Bundle File Formats

    Mercurial supports generating standalone "bundle" files that hold repository
    data. These "bundles" are typically saved locally and used later or exchanged
    between different repositories, possibly on different machines. Example
    commands using bundles are :hg:`bundle` and :hg:`unbundle`.
    Generation of bundle files is controlled by a "bundle specification"
    ("bundlespec") string. This string tells the bundle generation process how
    to create the bundle.
    A "bundlespec" string is composed of the following elements:
        A string denoting the bundle format to use.
        Denotes the compression engine to use compressing the raw bundle data.
        Arbitrary key-value parameters to further control bundle generation.
    A "bundlespec" string has the following formats:
        The literal bundle format string is used.
        The compression engine and format are delimited by a hyphen (``-``).
    Optional parameters follow the ``<type>``. Parameters are URI escaped
    ``key=value`` pairs. Each pair is delimited by a semicolon (``;``). The
    first parameter begins after a ``;`` immediately following the ``<type>``
    Available Types
    The following bundle <type> strings are available:
        Produces a legacy "changegroup" version 1 bundle.
        This format is compatible with nearly all Mercurial clients because it is
        the oldest. However, it has some limitations, which is why it is no longer
        the default for new repositories.
        ``v1`` bundles can be used with modern repositories using the "generaldelta"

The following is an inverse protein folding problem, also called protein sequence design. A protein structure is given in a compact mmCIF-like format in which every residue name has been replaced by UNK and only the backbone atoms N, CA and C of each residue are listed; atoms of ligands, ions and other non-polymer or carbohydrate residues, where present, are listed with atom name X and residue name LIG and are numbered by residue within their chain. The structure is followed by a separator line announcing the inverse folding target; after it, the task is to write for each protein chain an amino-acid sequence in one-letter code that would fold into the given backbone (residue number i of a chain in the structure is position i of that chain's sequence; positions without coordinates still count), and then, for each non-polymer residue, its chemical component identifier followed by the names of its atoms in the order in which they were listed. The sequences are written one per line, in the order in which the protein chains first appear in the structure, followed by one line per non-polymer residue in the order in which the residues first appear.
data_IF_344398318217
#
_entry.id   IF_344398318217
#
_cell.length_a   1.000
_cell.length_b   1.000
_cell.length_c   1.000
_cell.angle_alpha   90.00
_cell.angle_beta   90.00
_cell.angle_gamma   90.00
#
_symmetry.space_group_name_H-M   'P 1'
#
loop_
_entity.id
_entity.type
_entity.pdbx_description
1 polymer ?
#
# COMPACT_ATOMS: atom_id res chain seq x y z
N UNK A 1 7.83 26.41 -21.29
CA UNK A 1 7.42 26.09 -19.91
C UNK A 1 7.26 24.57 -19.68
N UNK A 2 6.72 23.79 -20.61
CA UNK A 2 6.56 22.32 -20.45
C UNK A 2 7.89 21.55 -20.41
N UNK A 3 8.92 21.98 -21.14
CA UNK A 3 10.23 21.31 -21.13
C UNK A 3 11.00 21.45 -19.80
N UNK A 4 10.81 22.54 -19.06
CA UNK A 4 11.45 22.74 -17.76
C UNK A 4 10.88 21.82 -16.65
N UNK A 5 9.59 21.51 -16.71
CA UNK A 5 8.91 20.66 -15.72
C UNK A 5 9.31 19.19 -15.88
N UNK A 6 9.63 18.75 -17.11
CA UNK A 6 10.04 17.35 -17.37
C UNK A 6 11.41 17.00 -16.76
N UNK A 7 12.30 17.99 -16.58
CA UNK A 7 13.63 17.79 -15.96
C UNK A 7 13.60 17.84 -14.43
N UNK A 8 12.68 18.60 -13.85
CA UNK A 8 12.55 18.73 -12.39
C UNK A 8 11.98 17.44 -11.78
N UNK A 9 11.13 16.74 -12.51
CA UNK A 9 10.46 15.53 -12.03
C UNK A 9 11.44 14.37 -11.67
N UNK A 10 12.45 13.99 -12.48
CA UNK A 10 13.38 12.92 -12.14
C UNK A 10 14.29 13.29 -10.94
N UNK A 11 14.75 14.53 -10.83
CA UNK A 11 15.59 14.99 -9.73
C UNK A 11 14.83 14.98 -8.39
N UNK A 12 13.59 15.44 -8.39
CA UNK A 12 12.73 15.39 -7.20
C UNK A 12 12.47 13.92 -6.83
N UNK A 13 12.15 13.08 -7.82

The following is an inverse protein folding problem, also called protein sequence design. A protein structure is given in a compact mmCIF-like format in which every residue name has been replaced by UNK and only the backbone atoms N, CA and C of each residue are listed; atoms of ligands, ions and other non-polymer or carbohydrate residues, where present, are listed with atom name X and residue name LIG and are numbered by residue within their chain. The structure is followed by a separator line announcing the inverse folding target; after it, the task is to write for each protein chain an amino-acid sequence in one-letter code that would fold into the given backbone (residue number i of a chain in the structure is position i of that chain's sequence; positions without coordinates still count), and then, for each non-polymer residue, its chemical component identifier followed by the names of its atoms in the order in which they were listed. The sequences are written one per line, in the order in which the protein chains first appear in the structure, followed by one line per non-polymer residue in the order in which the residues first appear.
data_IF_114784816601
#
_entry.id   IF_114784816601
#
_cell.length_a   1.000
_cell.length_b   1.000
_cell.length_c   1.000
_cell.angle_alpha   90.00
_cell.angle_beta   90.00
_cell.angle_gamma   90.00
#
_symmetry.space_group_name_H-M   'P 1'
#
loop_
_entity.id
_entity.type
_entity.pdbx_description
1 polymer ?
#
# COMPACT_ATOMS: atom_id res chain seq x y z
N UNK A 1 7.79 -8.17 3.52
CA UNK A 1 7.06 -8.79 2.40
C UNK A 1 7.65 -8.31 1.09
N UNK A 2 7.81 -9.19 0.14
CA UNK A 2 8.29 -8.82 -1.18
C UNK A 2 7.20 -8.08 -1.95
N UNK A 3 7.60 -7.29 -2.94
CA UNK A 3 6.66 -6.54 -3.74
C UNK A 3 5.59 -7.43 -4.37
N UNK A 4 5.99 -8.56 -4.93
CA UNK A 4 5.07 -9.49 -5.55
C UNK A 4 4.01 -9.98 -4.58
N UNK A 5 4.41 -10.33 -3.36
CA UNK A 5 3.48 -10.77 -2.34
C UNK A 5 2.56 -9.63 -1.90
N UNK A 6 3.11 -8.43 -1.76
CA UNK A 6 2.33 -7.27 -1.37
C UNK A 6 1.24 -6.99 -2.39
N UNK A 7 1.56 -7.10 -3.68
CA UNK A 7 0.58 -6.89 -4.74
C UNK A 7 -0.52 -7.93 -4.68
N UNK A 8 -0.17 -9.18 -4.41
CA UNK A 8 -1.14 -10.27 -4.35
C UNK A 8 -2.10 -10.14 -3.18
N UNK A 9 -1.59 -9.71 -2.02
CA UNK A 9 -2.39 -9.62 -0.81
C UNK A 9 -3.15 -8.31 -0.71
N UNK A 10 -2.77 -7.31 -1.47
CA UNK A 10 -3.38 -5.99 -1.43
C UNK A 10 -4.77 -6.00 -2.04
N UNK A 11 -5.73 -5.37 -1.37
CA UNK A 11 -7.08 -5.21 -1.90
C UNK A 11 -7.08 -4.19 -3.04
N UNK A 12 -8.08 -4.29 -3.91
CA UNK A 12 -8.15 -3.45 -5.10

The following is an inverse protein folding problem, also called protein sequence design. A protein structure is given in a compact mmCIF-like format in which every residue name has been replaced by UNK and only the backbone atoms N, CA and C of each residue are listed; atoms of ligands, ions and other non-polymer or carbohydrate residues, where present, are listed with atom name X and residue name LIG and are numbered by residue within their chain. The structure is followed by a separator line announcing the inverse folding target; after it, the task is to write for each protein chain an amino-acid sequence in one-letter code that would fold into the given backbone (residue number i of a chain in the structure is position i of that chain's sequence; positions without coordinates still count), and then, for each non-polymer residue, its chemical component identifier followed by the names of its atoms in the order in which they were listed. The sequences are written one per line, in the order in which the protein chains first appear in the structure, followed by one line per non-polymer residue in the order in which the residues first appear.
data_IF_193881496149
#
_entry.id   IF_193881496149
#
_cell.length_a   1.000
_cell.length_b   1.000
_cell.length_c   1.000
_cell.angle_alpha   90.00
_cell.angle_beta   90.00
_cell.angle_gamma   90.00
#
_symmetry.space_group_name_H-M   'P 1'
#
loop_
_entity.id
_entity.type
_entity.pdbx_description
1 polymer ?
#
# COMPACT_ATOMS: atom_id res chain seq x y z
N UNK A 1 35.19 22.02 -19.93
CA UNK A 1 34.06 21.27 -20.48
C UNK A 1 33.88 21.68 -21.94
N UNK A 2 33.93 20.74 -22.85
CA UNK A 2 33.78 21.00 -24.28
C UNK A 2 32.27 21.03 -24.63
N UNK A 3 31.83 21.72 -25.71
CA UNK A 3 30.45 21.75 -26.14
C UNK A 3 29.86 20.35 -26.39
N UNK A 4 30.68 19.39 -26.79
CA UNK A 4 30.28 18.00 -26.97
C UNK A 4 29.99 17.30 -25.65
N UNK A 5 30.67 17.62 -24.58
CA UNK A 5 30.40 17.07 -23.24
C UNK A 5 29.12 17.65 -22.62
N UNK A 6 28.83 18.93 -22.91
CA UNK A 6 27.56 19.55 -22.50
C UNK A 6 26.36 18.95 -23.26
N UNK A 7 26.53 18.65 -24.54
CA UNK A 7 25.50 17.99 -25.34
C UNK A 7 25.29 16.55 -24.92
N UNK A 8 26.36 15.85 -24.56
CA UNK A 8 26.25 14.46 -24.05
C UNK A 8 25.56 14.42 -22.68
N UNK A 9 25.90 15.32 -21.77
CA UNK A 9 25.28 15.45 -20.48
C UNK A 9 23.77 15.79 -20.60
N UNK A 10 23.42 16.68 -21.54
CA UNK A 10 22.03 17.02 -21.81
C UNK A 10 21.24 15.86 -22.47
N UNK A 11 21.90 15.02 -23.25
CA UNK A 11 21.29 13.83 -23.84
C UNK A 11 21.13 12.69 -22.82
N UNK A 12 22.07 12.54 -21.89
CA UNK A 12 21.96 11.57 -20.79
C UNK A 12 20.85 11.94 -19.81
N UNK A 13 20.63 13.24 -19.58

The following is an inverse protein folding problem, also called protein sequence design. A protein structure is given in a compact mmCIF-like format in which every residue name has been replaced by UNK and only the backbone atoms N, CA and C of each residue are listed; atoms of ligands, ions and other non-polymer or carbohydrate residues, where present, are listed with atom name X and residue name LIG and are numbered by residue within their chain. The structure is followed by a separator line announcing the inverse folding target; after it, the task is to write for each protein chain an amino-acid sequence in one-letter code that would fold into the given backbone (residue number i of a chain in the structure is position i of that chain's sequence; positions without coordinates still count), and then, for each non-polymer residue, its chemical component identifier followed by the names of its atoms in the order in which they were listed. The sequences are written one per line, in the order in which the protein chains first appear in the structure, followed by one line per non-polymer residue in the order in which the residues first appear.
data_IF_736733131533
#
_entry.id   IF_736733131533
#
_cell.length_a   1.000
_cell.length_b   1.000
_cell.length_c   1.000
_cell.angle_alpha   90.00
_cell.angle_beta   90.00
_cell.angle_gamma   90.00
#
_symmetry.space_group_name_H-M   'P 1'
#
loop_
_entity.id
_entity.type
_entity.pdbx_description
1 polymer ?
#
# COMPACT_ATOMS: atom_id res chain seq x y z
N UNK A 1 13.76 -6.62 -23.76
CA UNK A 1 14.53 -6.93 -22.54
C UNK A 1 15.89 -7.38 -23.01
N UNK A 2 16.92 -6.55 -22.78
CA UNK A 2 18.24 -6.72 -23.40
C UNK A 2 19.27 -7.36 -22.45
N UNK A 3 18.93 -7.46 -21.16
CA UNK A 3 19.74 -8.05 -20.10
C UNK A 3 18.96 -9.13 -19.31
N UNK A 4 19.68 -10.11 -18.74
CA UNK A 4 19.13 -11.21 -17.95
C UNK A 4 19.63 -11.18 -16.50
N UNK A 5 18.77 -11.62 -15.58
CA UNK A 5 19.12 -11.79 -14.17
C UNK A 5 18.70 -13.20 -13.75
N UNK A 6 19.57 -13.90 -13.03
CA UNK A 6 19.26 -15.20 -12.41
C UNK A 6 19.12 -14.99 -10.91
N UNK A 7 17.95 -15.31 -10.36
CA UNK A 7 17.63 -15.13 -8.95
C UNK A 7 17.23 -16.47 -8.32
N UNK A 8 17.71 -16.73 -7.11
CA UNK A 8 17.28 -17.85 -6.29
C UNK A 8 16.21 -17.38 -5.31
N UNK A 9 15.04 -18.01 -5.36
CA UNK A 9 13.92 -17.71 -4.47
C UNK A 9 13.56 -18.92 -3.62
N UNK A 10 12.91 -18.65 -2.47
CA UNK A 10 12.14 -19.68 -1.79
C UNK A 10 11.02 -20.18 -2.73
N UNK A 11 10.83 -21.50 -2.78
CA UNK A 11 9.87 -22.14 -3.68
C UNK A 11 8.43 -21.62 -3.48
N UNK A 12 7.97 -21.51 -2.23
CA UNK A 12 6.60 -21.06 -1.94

storage format. However, it may take longer to produce the bundle and the
        resulting bundle may be significantly larger than a ``v2`` bundle.
        ``v1`` bundles can only use the ``gzip``, ``bzip2``, and ``none`` compression
        Produces a version 2 bundle.
        Version 2 bundles are an extensible format that can store additional
        repository data (such as bookmarks and phases information) and they can
        store data more efficiently, resulting in smaller bundles.
        Version 2 bundles can also use modern compression engines, such as
        ``zstd``, making them faster to compress and often smaller.
    Available Compression Engines
    The following bundle <compression> engines can be used:
      An algorithm that produces smaller bundles than ``gzip``.
      All Mercurial clients should support this format.
      This engine will likely produce smaller bundles than ``gzip`` but
      will be significantly slower, both during compression and
      If available, the ``zstd`` engine can yield similar or better
      compression at much higher speeds.
      zlib compression using the DEFLATE algorithm.
      All Mercurial clients should support this format. The compression
      algorithm strikes a reasonable balance between compression ratio
      and size.
      No compression is performed.
      Use this compression engine to explicitly disable compression.
      A modern compression algorithm that is fast and highly flexible.
      Only supported by Mercurial 4.1 and newer clients.
      With the default settings, zstd compression is both faster and yields
      better compression than ``gzip``. It also frequently yields better
      compression than ``bzip2`` while operating at much higher speeds.
      If this engine is available and backwards compatibility is not a
      concern, it is likely the best available engine.
        Produce a ``v2`` bundle using default options, including compression.
        Produce a ``v1`` bundle with no compression.
        Produce a ``v2`` bundle with zstandard compression using default
        This errors because ``zstd`` is not supported for ``v1`` types.